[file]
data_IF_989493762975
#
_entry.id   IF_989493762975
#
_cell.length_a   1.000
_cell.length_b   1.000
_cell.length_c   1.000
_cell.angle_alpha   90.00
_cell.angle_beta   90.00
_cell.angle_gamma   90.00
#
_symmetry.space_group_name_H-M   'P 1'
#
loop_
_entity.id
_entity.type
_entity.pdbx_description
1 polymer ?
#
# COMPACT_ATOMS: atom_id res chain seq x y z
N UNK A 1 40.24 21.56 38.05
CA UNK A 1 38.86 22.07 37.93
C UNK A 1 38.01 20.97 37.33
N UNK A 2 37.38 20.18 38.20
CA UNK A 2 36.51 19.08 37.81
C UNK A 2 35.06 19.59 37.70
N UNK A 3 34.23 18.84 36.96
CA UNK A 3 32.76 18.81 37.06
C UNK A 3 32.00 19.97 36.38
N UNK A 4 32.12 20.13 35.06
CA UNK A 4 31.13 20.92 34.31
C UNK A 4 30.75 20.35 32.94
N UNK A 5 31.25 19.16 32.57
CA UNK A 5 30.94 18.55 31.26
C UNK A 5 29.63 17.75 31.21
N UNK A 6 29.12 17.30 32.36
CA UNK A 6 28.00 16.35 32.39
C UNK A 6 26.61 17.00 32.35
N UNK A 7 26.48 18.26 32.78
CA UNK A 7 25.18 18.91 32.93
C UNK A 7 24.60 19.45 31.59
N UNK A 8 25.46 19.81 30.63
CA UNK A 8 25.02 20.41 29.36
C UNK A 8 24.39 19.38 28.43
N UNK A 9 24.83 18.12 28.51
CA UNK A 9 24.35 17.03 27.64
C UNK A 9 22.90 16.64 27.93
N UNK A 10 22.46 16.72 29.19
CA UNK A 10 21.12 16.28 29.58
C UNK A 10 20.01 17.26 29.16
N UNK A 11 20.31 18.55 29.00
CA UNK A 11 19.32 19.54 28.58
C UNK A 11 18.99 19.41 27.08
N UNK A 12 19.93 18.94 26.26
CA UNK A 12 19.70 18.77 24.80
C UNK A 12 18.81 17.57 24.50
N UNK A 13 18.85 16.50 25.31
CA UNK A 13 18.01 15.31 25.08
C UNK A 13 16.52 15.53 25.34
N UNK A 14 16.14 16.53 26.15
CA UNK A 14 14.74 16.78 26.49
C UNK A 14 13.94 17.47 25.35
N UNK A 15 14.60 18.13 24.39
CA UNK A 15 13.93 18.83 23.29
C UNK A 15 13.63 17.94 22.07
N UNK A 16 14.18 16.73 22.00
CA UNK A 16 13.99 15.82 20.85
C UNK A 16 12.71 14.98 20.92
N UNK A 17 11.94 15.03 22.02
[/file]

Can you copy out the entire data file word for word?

data_IF_989493762975
#
_entry.id   IF_989493762975
#
_cell.length_a   1.000
_cell.length_b   1.000
_cell.length_c   1.000
_cell.angle_alpha   90.00
_cell.angle_beta   90.00
_cell.angle_gamma   90.00
#
_symmetry.space_group_name_H-M   'P 1'
#
loop_
_entity.id
_entity.type
_entity.pdbx_description
1 polymer ?
#
# COMPACT_ATOMS: atom_id res chain seq x y z
N UNK A 1 40.24 21.56 38.05
CA UNK A 1 38.86 22.07 37.93
C UNK A 1 38.01 20.97 37.33
N UNK A 2 37.38 20.18 38.20
CA UNK A 2 36.51 19.08 37.81
C UNK A 2 35.06 19.59 37.70
N UNK A 3 34.23 18.84 36.96
CA UNK A 3 32.76 18.81 37.06
C UNK A 3 32.00 19.97 36.38
N UNK A 4 32.12 20.13 35.06
CA UNK A 4 31.13 20.92 34.31
C UNK A 4 30.75 20.35 32.94
N UNK A 5 31.25 19.16 32.57
CA UNK A 5 30.94 18.55 31.26
C UNK A 5 29.63 17.75 31.21
N UNK A 6 29.12 17.30 32.36
CA UNK A 6 28.00 16.35 32.39
C UNK A 6 26.61 17.00 32.35
N UNK A 7 26.48 18.26 32.78
CA UNK A 7 25.18 18.91 32.93
C UNK A 7 24.60 19.45 31.59
N UNK A 8 25.46 19.81 30.63
CA UNK A 8 25.02 20.41 29.36
C UNK A 8 24.39 19.38 28.43
N UNK A 9 24.83 18.12 28.51
CA UNK A 9 24.35 17.03 27.64
C UNK A 9 22.90 16.64 27.93
N UNK A 10 22.46 16.72 29.19
CA UNK A 10 21.12 16.28 29.58
C UNK A 10 20.01 17.26 29.16
N UNK A 11 20.31 18.55 29.00
CA UNK A 11 19.32 19.54 28.58
C UNK A 11 18.99 19.41 27.08
N UNK A 12 19.93 18.94 26.26
CA UNK A 12 19.70 18.77 24.80
C UNK A 12 18.81 17.57 24.50
N UNK A 13 18.85 16.50 25.31
CA UNK A 13 18.01 15.31 25.08
C UNK A 13 16.52 15.53 25.34
N UNK A 14 16.14 16.53 26.15
CA UNK A 14 14.74 16.78 26.49
C UNK A 14 13.94 17.47 25.35
N UNK A 15 14.60 18.13 24.39
CA UNK A 15 13.93 18.83 23.29
C UNK A 15 13.63 17.94 22.07
N UNK A 16 14.18 16.73 22.00
CA UNK A 16 13.99 15.82 20.85
C UNK A 16 12.71 14.98 20.92
N UNK A 17 11.94 15.03 22.02